Having come this far into the 21st century, can you really imagine a world without wireless internet connections? It’s hard to remember a time when we didn’t have constant internet access.
From big to small enterprises, everyone understands the importance of Wi-Fi. Most cafes, restaurants, and airports offer free Wi-Fi. Even aeroplanes, where once you were virtually cut off from the world during your journey, have started offering in-flight Wi-Fi.
All of this sounds excellent, but what does the humble potato have to do with any of this? Let’s dive in!
Wi-Fi stands for wireless fidelity. As the name suggests, it is a type of technology that lets you connect to the internet without wires or cables. Instead, Wi-Fi is a network form that uses radio waves to send and receive signals from nearby devices to provide Internet access to the devices connected to it.
For in-flight Wi-Fi, the aeroplane receives radio signals in two waves: through air-to-ground Wi-Fi and satellite Wi-Fi. It has an antenna through which it receives the signal.
Air-to-ground Wi-Fi: When the aeroplane is within the radius of a network tower, it receives signal waves from there and then moves on to the next closest tower’s network as it completes its journey. However, this is only possible if the plane is flying close to land.
Satellite Wi-Fi: When flying over large stretches of the ocean, the aeroplane uses Wi-Fi that it receives as a signal from satellites orbiting the Earth. The antennae need constant adjustments to receive signals as both the satellite and the aeroplane are moving.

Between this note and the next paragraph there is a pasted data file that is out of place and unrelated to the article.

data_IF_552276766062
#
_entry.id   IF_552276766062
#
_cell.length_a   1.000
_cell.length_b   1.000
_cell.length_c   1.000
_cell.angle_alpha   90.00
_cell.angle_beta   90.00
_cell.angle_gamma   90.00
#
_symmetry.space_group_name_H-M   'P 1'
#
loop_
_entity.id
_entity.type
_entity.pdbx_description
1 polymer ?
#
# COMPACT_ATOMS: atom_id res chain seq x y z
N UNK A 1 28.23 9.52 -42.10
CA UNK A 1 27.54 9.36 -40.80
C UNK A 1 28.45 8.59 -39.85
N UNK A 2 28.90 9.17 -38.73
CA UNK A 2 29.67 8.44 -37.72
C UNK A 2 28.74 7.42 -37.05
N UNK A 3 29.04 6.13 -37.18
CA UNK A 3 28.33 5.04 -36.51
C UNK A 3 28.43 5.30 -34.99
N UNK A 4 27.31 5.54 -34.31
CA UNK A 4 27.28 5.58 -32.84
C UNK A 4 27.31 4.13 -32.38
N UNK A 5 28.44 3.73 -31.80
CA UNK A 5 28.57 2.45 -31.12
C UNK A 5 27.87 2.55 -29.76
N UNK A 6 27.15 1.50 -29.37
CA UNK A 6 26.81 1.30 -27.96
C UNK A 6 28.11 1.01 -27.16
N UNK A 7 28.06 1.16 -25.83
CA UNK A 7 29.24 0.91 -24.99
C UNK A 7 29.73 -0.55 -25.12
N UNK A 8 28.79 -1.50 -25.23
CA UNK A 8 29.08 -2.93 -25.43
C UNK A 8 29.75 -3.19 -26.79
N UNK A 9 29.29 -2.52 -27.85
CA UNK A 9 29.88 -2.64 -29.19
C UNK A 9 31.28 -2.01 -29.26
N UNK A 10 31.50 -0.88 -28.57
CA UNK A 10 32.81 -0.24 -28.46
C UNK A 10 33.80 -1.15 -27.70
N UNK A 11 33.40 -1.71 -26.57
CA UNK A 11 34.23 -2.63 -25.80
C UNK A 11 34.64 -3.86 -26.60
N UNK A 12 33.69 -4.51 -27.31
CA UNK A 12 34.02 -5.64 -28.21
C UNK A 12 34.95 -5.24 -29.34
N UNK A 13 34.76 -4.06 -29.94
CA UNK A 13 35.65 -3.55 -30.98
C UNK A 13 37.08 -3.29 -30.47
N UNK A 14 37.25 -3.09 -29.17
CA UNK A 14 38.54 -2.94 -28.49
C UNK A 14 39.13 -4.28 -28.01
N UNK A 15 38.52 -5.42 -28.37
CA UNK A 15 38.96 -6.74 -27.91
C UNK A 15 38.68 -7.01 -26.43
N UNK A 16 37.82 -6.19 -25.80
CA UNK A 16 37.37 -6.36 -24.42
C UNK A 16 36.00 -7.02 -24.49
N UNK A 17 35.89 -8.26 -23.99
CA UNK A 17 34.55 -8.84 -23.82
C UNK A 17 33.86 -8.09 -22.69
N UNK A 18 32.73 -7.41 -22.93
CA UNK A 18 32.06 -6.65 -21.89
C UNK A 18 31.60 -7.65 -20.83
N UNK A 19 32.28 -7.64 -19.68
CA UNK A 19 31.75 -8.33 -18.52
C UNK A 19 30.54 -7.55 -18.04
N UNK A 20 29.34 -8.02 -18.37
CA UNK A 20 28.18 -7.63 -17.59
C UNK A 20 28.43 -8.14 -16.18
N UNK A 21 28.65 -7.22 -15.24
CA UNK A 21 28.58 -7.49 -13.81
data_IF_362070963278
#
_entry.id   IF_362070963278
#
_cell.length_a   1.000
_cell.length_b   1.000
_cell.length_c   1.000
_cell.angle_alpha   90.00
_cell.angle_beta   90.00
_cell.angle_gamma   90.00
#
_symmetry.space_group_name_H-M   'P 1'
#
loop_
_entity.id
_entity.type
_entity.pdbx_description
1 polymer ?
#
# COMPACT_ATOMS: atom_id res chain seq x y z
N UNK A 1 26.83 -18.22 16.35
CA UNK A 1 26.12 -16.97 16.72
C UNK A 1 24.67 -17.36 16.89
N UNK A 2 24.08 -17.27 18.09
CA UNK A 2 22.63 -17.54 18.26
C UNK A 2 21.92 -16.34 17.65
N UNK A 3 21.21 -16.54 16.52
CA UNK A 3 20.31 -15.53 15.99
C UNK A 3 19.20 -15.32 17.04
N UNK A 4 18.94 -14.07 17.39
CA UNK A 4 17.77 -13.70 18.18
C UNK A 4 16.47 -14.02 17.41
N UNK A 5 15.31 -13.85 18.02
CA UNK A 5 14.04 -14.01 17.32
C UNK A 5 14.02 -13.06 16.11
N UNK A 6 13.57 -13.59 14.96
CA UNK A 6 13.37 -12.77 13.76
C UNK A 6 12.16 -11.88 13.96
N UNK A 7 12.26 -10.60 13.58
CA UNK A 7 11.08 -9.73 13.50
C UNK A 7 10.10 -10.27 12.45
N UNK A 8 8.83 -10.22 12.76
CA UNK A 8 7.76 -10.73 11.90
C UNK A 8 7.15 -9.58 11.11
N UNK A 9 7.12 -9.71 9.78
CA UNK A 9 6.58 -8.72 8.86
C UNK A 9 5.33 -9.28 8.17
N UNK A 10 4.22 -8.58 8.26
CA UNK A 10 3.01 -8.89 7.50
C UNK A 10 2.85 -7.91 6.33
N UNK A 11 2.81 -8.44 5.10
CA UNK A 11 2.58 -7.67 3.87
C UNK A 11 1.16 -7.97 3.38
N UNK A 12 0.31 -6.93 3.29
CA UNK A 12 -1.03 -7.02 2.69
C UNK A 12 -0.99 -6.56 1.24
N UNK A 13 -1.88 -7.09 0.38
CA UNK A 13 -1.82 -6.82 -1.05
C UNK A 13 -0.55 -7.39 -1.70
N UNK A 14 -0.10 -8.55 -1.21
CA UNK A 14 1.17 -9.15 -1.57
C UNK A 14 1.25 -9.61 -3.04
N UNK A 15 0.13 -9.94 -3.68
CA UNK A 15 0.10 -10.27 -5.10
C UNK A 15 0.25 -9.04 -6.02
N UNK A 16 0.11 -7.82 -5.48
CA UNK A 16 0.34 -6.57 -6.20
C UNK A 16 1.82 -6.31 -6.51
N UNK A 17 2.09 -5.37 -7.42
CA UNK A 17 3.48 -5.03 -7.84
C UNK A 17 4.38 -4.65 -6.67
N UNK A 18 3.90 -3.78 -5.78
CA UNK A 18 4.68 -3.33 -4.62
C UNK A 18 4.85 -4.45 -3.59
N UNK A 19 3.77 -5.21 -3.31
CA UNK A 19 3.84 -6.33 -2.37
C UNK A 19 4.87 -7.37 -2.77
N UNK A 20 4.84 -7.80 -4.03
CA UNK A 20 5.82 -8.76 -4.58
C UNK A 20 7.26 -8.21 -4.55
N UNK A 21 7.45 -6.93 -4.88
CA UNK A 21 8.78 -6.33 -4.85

To simplify it, let’s imagine this scenario: You’re at a party and you get a call from your friend to send an important project through email immediately. You’re all set with your email, but your phone has a poor network, and there is no Wi-Fi to which you can connect. The most reasonable thing you do is ask a friend with a more efficient network provider to turn on their ‘hotspot’ and allow access to their network connection. They oblige, and you send the email successfully and all is well!
Similar to your friend’s phone, the aeroplane acts like a hotspot provider for its passenger’s devices.
Unlike Superman’s laser beams, radio waves can’t penetrate through all types of matter! Depending on the object, it might get absorbed, reflected, or refracted. As Wi-Fi signals are radio waves, they too get absorbed by certain objects, and their strength weakens. These ‘objects’ also include human beings!
An aeroplane seats an average of 200 humans seated in rows. So Boeing Co. (one of the largest aeroplane manufacturers in the world) began its experiments to ensure that every passenger receives Wi-Fi, including those sitting at the back. The engineers required ‘test subjects’ to help identify the approximate strength of Wi-Fi and possible weak spots.
But instead of getting human test subjects who would have to sit still for hours while experimental data was being generated, they found it more convenient to use sacks of potatoes.
It turns out that potatoes — because of their water content and chemistry — absorb and reflect radio wave signals much the same way as the human body does, making them suitable substitutes for airline passengers.
Video and photos of the work, which started in 2006, show a decommissioned aeroplane loaded with row upon row of potato sacks that look like large, lumpy passengers. The sacks sit eerily still in the seats as the engineers collect data on the strength of wireless signals in various spots.
In a nod to the humour in using a potato to solve a high-tech problem, researchers dubbed the project Synthetic Personnel Using Dialectic Substitution or SPUDS.
Did you enjoy reading this story? What other cool scientific experiments can you think of that use vegetables? Tell us in the comments section below.
Raza has been writing since 2008, be it fiction, poetry, or articles on science, politics, and history. He believes that words can change the world, and he uses them to inspire and empower people through his writing. When he is not working, he is watching nature documentaries or playing with his cats.
July 24, 2022
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